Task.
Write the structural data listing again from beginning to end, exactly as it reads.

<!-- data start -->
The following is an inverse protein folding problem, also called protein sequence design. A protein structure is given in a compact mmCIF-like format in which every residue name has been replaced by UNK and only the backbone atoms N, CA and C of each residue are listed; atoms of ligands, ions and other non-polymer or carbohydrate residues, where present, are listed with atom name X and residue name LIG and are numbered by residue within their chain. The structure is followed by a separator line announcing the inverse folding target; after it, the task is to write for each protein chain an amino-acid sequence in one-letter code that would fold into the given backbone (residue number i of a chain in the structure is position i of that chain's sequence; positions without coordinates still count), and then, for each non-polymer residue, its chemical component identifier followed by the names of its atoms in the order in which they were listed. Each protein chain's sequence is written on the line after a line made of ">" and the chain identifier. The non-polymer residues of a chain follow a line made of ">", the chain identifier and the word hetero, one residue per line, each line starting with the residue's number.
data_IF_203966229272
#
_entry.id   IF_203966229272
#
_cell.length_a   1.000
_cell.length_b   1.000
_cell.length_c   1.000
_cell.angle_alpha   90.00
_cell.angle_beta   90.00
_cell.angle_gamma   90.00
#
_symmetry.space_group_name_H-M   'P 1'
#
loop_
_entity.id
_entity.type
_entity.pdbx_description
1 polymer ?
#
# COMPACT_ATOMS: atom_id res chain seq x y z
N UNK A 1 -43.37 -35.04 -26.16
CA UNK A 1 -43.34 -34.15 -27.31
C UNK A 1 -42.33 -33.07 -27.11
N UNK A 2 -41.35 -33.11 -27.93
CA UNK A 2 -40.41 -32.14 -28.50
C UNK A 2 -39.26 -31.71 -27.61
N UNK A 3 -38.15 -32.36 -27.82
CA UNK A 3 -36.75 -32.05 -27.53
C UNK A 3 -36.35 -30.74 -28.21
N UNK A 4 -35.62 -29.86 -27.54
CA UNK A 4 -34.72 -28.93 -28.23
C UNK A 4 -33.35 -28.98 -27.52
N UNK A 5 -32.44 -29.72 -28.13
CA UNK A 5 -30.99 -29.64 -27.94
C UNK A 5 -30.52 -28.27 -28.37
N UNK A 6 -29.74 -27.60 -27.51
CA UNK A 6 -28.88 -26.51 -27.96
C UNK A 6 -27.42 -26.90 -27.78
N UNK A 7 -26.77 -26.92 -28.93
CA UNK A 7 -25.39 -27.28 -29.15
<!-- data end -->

The following is an inverse protein folding problem, also called protein sequence design. A protein structure is given in a compact mmCIF-like format in which every residue name has been replaced by UNK and only the backbone atoms N, CA and C of each residue are listed; atoms of ligands, ions and other non-polymer or carbohydrate residues, where present, are listed with atom name X and residue name LIG and are numbered by residue within their chain. The structure is followed by a separator line announcing the inverse folding target; after it, the task is to write for each protein chain an amino-acid sequence in one-letter code that would fold into the given backbone (residue number i of a chain in the structure is position i of that chain's sequence; positions without coordinates still count), and then, for each non-polymer residue, its chemical component identifier followed by the names of its atoms in the order in which they were listed. Each protein chain's sequence is written on the line after a line made of ">" and the chain identifier. The non-polymer residues of a chain follow a line made of ">", the chain identifier and the word hetero, one residue per line, each line starting with the residue's number.
data_IF_203966229272
#
_entry.id   IF_203966229272
#
_cell.length_a   1.000
_cell.length_b   1.000
_cell.length_c   1.000
_cell.angle_alpha   90.00
_cell.angle_beta   90.00
_cell.angle_gamma   90.00
#
_symmetry.space_group_name_H-M   'P 1'
#
loop_
_entity.id
_entity.type
_entity.pdbx_description
1 polymer ?
#
# COMPACT_ATOMS: atom_id res chain seq x y z
N UNK A 1 -43.37 -35.04 -26.16
CA UNK A 1 -43.34 -34.15 -27.31
C UNK A 1 -42.33 -33.07 -27.11
N UNK A 2 -41.35 -33.11 -27.93
CA UNK A 2 -40.41 -32.14 -28.50
C UNK A 2 -39.26 -31.71 -27.61
N UNK A 3 -38.15 -32.36 -27.82
CA UNK A 3 -36.75 -32.05 -27.53
C UNK A 3 -36.35 -30.74 -28.21
N UNK A 4 -35.62 -29.86 -27.54
CA UNK A 4 -34.72 -28.93 -28.23
C UNK A 4 -33.35 -28.98 -27.52
N UNK A 5 -32.44 -29.72 -28.13
CA UNK A 5 -30.99 -29.64 -27.94
C UNK A 5 -30.52 -28.27 -28.37
N UNK A 6 -29.74 -27.60 -27.51
CA UNK A 6 -28.88 -26.51 -27.96
C UNK A 6 -27.42 -26.90 -27.78
N UNK A 7 -26.77 -26.92 -28.93
CA UNK A 7 -25.39 -27.28 -29.15